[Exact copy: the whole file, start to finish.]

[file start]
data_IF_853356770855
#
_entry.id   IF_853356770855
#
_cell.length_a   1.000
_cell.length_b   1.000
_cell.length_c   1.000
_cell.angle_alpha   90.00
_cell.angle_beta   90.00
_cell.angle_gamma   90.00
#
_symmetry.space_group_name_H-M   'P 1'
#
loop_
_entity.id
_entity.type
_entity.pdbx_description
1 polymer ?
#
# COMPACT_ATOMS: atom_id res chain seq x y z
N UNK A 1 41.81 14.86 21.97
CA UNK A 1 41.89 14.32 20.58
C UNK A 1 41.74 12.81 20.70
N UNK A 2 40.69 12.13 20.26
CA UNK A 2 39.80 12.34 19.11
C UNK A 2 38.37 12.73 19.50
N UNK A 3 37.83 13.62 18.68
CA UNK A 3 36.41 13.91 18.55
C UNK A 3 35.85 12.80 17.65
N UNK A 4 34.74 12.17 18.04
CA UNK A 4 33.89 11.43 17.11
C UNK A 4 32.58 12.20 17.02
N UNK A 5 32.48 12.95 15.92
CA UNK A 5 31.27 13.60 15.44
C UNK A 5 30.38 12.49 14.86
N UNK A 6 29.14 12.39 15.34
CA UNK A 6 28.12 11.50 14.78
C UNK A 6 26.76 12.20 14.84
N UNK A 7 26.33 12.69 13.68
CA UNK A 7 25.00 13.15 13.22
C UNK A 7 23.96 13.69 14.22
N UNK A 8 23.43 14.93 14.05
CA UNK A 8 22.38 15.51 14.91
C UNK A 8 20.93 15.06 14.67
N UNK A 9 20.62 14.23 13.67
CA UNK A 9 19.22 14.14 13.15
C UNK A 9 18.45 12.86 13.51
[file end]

data_IF_853356770855
#
_entry.id   IF_853356770855
#
_cell.length_a   1.000
_cell.length_b   1.000
_cell.length_c   1.000
_cell.angle_alpha   90.00
_cell.angle_beta   90.00
_cell.angle_gamma   90.00
#
_symmetry.space_group_name_H-M   'P 1'
#
loop_
_entity.id
_entity.type
_entity.pdbx_description
1 polymer ?
#
# COMPACT_ATOMS: atom_id res chain seq x y z
N UNK A 1 41.81 14.86 21.97
CA UNK A 1 41.89 14.32 20.58
C UNK A 1 41.74 12.81 20.70
N UNK A 2 40.69 12.13 20.26
CA UNK A 2 39.80 12.34 19.11
C UNK A 2 38.37 12.73 19.50
N UNK A 3 37.83 13.62 18.68
CA UNK A 3 36.41 13.91 18.55
C UNK A 3 35.85 12.80 17.65
N UNK A 4 34.74 12.17 18.04
CA UNK A 4 33.89 11.43 17.11
C UNK A 4 32.58 12.20 17.02
N UNK A 5 32.48 12.95 15.92
CA UNK A 5 31.27 13.60 15.44
C UNK A 5 30.38 12.49 14.86
N UNK A 6 29.14 12.39 15.34
CA UNK A 6 28.12 11.50 14.78
C UNK A 6 26.76 12.20 14.84
N UNK A 7 26.33 12.69 13.68
CA UNK A 7 25.00 13.15 13.22
C UNK A 7 23.96 13.69 14.22
N UNK A 8 23.43 14.93 14.05
CA UNK A 8 22.38 15.51 14.91
C UNK A 8 20.93 15.06 14.67
N UNK A 9 20.62 14.23 13.67
CA UNK A 9 19.22 14.14 13.15
C UNK A 9 18.45 12.86 13.51